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State Vs. Vishwas Shambhurao Datar - Court Judgment

LegalCrystal Citation
SubjectCriminal
CourtMumbai High Court
Decided On
Case NumberCriminal Reference No. 134 of 1954
Judge
Reported in(1955)57BOMLR169
AppellantState
RespondentVishwas Shambhurao Datar
Excerpt:
..... - 3. inamdar accordingly complained to the poona municipal corporation and acting upon that complaint the corporation prosecuted datar and mrs. tarkunde says that although in this case the obstruction was not in respect of the bath room as such, the obstruction caused to the inamdar family is an obstruction within section 186(1)(a). in my opinion, this contention is not well founded......portion of the house has been let out to one b.d. inamdar. it appears that there is a common bath room in that house which is meant for the use of the tenants and there is also a separate bath room which is available for use in respect of the block occupied by mrs. joglekar. it seems that inamdar was allowed the use of that bath room for some time but in course of time he was prevented from using the same upon the ground that by keeping it open mrs. joglekar had lost some of her pots in the bath room. accordingly, mrs. joglekar locked the bath room and prevented the inamdar family from using the same.3. inamdar accordingly complained to the poona municipal corporation and acting upon that complaint the corporation prosecuted datar and mrs. joglekar under section 186(1)(a) and.....
Judgment:

Dixit, J.

1. These are two references made by the Second Additional Sessions Judge, Poona, in a case arising under the Bombay Provincial Municipal Corporations Act, 1949. As the question raised is of some importance, it would be necessary to mention some relevant facts.

2. A house in Poona, bearing No. 78, Budhwar Peth, belongs to one Vishwas Shamburao Datar. A portion of the house is in the occupation of his sister, Mrs. Kusum Krishna- rao Joglekar and another room in the remaining portion of the house has been let out to one B.D. Inamdar. It appears that there is a common bath room in that house which is meant for the use of the tenants and there is also a separate bath room which is available for use in respect of the block occupied by Mrs. Joglekar. It seems that Inamdar was allowed the use of that bath room for some time but in course of time he was prevented from using the same upon the ground that by keeping it open Mrs. Joglekar had lost some of her pots in the bath room. Accordingly, Mrs. Joglekar locked the bath room and prevented the Inamdar family from using the same.

3. Inamdar accordingly complained to the Poona Municipal Corporation and acting upon that complaint the Corporation prosecuted Datar and Mrs. Joglekar under Section 186(1)(a) and Section 186(2) read with Section 392 of the Bombay Provincial Municipal Corporations Act, 1949.

4. The accused denied that they had committed any offence and contended that Inamdar had no right to use the bath room because it was only as a matter of courtesy that the Inamdar family was allowed the use of the bath room for some time. It was admitted that Mrs. Joglekar had locked the bath room and disallowed its use to Inamdar, but her contention was that she had every right to do so.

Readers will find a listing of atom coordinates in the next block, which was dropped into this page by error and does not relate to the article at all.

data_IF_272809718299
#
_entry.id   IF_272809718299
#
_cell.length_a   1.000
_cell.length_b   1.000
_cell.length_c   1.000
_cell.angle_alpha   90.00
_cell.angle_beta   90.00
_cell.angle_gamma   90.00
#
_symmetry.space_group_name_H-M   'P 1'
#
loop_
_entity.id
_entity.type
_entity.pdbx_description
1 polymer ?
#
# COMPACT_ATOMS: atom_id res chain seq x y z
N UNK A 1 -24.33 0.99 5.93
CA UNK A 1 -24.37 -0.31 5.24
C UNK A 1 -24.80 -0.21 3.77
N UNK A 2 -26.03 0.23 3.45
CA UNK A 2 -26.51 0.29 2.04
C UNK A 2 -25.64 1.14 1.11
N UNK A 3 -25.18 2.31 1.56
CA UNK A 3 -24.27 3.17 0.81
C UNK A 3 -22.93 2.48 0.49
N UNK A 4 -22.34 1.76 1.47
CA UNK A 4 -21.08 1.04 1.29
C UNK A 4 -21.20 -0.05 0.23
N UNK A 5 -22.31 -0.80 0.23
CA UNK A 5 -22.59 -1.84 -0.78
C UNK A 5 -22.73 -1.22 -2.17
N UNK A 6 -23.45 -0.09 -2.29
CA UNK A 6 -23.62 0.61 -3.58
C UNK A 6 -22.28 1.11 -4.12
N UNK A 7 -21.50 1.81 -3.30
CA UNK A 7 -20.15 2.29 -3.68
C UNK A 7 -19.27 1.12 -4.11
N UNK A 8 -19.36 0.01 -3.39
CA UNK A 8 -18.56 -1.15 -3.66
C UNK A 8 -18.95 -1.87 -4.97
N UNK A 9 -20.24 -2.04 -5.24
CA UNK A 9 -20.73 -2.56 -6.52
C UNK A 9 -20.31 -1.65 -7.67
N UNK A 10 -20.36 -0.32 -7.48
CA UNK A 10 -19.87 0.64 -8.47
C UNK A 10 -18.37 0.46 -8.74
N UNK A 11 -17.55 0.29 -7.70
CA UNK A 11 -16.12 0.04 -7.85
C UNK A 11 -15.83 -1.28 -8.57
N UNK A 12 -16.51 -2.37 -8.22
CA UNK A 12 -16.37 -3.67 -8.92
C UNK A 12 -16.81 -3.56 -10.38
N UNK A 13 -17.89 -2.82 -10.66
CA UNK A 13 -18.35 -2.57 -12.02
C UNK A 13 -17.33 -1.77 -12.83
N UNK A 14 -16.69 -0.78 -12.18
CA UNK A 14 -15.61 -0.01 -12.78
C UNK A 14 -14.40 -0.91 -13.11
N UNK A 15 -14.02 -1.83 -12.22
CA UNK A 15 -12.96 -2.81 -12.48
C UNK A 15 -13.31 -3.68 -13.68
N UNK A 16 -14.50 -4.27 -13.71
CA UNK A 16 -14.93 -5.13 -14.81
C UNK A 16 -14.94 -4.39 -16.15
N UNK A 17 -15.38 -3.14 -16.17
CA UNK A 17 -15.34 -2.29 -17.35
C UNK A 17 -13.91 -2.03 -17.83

5. Now, the learned trial Magistrate convicted Datar, who was accused No. 1, and also convicted Mrs. Joglekar, who was accused No. 2, and sentenced them respectively to a fine of Re. 1 and Rs. 10 under Section 126(1)(a) read with Section 392.

6. The matter was then taken before the Sessions Court, Poona, and the learned Additional Sessions Judge has made this reference asking that the order of convictions and the sentences passed upon the accused should be set aside.

7. Upon this reference, the learned Government Pleader has supported the reference. The learned advocate for the accused has also supported the reference. But Mr. Tarkunde appearing for the complainant has opposed the reference and his contention is that the language of Section 186(1)(a) is wide enough to include the case of an obstruction caused to an individual. Now, Section 186(1)(a), so far as material, provides that:

No person, shall-(a) in contravention of any of the provisions of this Act or rules or by-laws or of any notice issued, or direction given under this Act or without the 'written permission of the Commissioner,...obstruct, stop up,...or change, any drain, ventilation-shaft or pipe, cess-pool, water closet, privy, latrine or urinal or bathing or washing place....

Mr. Tarkunde says that although in this case the obstruction was not in respect of the bath room as such, the obstruction caused to the Inamdar family is an obstruction within Section 186(1)(a). In my opinion, this contention is not well founded. The obstruction or stoppage or change contemplated by Section 186(1)(a) is not in respect of an obstruction caused to an individual because what happened in this case was that Inamdar was prevented from making use of the bath room. There was no obstruction as such to the bathing place and the view which I am taking is supported by a decision of this Court in M.G. Gawade v. State. (1954) Criminal Revision Application No. 799 of 1954, decided by Gajendragadkar J., On September 3, 1954 (Unrep.). That was a case which arose under Section 258 of the Bombay Municipal Corporation Act. But the language of the two enactments is similar and the same construction must, therefore, be applied to both the enactments. In my view, therefore, the reference is justified.

8. The result is that both the references will be accepted, and the order of convictions and the sentences passed upon accused No. 1 and accused No. 2 will be set aside and the fine, if paid, shall be refunded to the accused.


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